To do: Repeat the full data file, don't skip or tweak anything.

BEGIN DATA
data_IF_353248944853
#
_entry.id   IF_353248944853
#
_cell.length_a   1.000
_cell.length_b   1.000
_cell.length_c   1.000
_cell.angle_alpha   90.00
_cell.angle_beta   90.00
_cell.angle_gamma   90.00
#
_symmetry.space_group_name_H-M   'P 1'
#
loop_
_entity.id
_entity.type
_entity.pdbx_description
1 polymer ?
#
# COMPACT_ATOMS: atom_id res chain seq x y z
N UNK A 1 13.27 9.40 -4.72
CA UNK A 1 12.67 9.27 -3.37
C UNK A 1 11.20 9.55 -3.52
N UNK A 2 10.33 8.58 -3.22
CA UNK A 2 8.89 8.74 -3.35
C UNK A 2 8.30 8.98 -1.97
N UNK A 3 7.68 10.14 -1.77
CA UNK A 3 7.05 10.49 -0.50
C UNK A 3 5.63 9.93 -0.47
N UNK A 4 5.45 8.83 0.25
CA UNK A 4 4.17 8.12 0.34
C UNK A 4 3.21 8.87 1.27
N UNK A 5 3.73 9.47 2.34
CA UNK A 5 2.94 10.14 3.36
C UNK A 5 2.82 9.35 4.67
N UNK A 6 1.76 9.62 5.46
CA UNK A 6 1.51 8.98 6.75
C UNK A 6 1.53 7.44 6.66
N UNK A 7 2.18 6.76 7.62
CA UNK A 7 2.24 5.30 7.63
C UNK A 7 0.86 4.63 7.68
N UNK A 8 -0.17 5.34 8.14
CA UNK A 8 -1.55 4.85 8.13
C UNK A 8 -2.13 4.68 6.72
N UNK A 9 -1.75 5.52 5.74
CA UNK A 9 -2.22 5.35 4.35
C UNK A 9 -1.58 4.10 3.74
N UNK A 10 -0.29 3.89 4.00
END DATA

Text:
data_IF_353248944853
#
_entry.id   IF_353248944853
#
_cell.length_a   1.000
_cell.length_b   1.000
_cell.length_c   1.000
_cell.angle_alpha   90.00
_cell.angle_beta   90.00
_cell.angle_gamma   90.00
#
_symmetry.space_group_name_H-M   'P 1'
#
loop_
_entity.id
_entity.type
_entity.pdbx_description
1 polymer ?
#
# COMPACT_ATOMS: atom_id res chain seq x y z
N UNK A 1 13.27 9.40 -4.72
CA UNK A 1 12.67 9.27 -3.37
C UNK A 1 11.20 9.55 -3.52
N UNK A 2 10.33 8.58 -3.22
CA UNK A 2 8.89 8.74 -3.35
C UNK A 2 8.30 8.98 -1.97
N UNK A 3 7.68 10.14 -1.77
CA UNK A 3 7.05 10.49 -0.50
C UNK A 3 5.63 9.93 -0.47
N UNK A 4 5.45 8.83 0.25
CA UNK A 4 4.17 8.12 0.34
C UNK A 4 3.21 8.87 1.27
N UNK A 5 3.73 9.47 2.34
CA UNK A 5 2.94 10.14 3.36
C UNK A 5 2.82 9.35 4.67
N UNK A 6 1.76 9.62 5.46
CA UNK A 6 1.51 8.98 6.75
C UNK A 6 1.53 7.44 6.66
N UNK A 7 2.18 6.76 7.62
CA UNK A 7 2.24 5.30 7.63
C UNK A 7 0.86 4.63 7.68
N UNK A 8 -0.17 5.34 8.14
CA UNK A 8 -1.55 4.85 8.13
C UNK A 8 -2.13 4.68 6.72
N UNK A 9 -1.75 5.52 5.74
CA UNK A 9 -2.22 5.35 4.35
C UNK A 9 -1.58 4.10 3.74
N UNK A 10 -0.29 3.89 4.00